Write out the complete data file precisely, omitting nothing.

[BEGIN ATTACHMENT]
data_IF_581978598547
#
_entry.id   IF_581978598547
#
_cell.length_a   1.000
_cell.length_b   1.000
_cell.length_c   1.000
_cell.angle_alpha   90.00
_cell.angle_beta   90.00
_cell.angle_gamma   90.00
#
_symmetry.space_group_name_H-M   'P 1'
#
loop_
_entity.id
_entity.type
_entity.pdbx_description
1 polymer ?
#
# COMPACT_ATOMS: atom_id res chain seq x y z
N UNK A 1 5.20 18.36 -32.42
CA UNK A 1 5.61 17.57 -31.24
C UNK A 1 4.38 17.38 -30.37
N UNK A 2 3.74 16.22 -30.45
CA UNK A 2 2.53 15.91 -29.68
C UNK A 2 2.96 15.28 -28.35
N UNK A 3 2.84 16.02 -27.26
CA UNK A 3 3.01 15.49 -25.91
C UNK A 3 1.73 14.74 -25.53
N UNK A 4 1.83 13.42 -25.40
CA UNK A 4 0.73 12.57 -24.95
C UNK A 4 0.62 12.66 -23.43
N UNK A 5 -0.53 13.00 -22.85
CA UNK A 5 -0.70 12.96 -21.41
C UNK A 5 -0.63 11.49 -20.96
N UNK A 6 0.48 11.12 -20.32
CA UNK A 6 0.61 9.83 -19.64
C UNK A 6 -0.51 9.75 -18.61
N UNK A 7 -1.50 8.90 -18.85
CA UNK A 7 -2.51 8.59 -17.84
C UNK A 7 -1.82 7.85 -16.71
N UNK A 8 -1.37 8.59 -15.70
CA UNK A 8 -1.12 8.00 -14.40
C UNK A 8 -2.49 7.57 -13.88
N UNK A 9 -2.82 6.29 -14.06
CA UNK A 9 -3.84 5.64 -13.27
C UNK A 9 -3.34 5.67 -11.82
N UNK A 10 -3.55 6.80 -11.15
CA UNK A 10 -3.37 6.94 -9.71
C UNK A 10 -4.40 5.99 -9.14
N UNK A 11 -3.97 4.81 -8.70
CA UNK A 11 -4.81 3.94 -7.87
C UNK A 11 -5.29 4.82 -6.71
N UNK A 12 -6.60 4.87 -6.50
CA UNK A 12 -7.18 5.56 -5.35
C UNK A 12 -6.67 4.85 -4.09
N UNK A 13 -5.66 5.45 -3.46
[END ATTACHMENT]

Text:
data_IF_581978598547
#
_entry.id   IF_581978598547
#
_cell.length_a   1.000
_cell.length_b   1.000
_cell.length_c   1.000
_cell.angle_alpha   90.00
_cell.angle_beta   90.00
_cell.angle_gamma   90.00
#
_symmetry.space_group_name_H-M   'P 1'
#
loop_
_entity.id
_entity.type
_entity.pdbx_description
1 polymer ?
#
# COMPACT_ATOMS: atom_id res chain seq x y z
N UNK A 1 5.20 18.36 -32.42
CA UNK A 1 5.61 17.57 -31.24
C UNK A 1 4.38 17.38 -30.37
N UNK A 2 3.74 16.22 -30.45
CA UNK A 2 2.53 15.91 -29.68
C UNK A 2 2.96 15.28 -28.35
N UNK A 3 2.84 16.02 -27.26
CA UNK A 3 3.01 15.49 -25.91
C UNK A 3 1.73 14.74 -25.53
N UNK A 4 1.83 13.42 -25.40
CA UNK A 4 0.73 12.57 -24.95
C UNK A 4 0.62 12.66 -23.43
N UNK A 5 -0.53 13.00 -22.85
CA UNK A 5 -0.70 12.96 -21.41
C UNK A 5 -0.63 11.49 -20.96
N UNK A 6 0.48 11.12 -20.32
CA UNK A 6 0.61 9.83 -19.64
C UNK A 6 -0.51 9.75 -18.61
N UNK A 7 -1.50 8.90 -18.85
CA UNK A 7 -2.51 8.59 -17.84
C UNK A 7 -1.82 7.85 -16.71
N UNK A 8 -1.37 8.59 -15.70
CA UNK A 8 -1.12 8.00 -14.40
C UNK A 8 -2.49 7.57 -13.88
N UNK A 9 -2.82 6.29 -14.06
CA UNK A 9 -3.84 5.64 -13.27
C UNK A 9 -3.34 5.67 -11.82
N UNK A 10 -3.55 6.80 -11.15
CA UNK A 10 -3.37 6.94 -9.71
C UNK A 10 -4.40 5.99 -9.14
N UNK A 11 -3.97 4.81 -8.70
CA UNK A 11 -4.81 3.94 -7.87
C UNK A 11 -5.29 4.82 -6.71
N UNK A 12 -6.60 4.87 -6.50
CA UNK A 12 -7.18 5.56 -5.35
C UNK A 12 -6.67 4.85 -4.09
N UNK A 13 -5.66 5.45 -3.46